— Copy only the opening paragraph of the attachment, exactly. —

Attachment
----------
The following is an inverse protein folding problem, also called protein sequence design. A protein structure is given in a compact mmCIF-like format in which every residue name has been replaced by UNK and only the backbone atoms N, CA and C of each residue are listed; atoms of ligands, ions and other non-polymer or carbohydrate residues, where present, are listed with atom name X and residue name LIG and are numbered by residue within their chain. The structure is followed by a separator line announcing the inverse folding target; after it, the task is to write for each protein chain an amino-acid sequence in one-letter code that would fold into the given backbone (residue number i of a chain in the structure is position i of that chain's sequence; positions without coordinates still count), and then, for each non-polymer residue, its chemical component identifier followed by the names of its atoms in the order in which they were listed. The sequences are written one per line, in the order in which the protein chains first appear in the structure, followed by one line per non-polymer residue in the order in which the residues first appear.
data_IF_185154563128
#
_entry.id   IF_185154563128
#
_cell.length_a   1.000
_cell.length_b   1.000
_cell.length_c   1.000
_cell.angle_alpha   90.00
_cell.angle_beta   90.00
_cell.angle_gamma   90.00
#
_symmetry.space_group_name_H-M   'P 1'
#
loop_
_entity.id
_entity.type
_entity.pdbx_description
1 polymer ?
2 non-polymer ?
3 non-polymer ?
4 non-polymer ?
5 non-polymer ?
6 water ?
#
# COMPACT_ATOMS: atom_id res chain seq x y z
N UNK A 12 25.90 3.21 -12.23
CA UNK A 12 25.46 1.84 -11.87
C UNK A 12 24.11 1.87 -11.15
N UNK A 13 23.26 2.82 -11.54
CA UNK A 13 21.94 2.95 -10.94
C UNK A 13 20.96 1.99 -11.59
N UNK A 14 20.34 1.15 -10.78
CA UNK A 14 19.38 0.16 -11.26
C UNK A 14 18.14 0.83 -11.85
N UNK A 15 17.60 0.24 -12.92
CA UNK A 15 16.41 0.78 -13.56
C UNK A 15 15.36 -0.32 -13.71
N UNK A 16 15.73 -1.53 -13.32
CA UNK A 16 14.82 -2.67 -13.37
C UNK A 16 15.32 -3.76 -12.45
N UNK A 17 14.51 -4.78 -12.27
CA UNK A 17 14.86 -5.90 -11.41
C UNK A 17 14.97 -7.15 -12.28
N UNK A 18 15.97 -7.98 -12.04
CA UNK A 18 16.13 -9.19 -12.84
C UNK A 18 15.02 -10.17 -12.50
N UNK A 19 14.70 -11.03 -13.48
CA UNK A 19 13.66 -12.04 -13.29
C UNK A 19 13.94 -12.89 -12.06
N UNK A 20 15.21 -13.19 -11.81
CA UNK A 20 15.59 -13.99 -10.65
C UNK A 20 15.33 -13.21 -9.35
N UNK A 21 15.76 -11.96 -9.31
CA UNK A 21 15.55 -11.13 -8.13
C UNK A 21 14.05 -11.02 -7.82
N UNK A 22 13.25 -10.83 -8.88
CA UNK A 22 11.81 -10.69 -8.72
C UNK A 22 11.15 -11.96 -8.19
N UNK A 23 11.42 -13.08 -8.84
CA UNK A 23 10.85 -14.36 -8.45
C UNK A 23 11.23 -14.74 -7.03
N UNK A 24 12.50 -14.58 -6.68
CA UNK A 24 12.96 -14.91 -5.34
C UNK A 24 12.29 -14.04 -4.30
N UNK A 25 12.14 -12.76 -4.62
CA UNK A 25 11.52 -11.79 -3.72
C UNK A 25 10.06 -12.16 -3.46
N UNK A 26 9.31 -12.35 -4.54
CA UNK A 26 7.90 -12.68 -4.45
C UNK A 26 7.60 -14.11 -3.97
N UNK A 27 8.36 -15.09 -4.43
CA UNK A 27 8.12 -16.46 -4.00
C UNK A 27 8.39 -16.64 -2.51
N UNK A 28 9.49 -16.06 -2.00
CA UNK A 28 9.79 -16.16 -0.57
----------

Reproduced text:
The following is an inverse protein folding problem, also called protein sequence design. A protein structure is given in a compact mmCIF-like format in which every residue name has been replaced by UNK and only the backbone atoms N, CA and C of each residue are listed; atoms of ligands, ions and other non-polymer or carbohydrate residues, where present, are listed with atom name X and residue name LIG and are numbered by residue within their chain. The structure is followed by a separator line announcing the inverse folding target; after it, the task is to write for each protein chain an amino-acid sequence in one-letter code that would fold into the given backbone (residue number i of a chain in the structure is position i of that chain's sequence; positions without coordinates still count), and then, for each non-polymer residue, its chemical component identifier followed by the names of its atoms in the order in which they were listed. The sequences are written one per line, in the order in which the protein chains first appear in the structure, followed by one line per non-polymer residue in the order in which the residues first appear.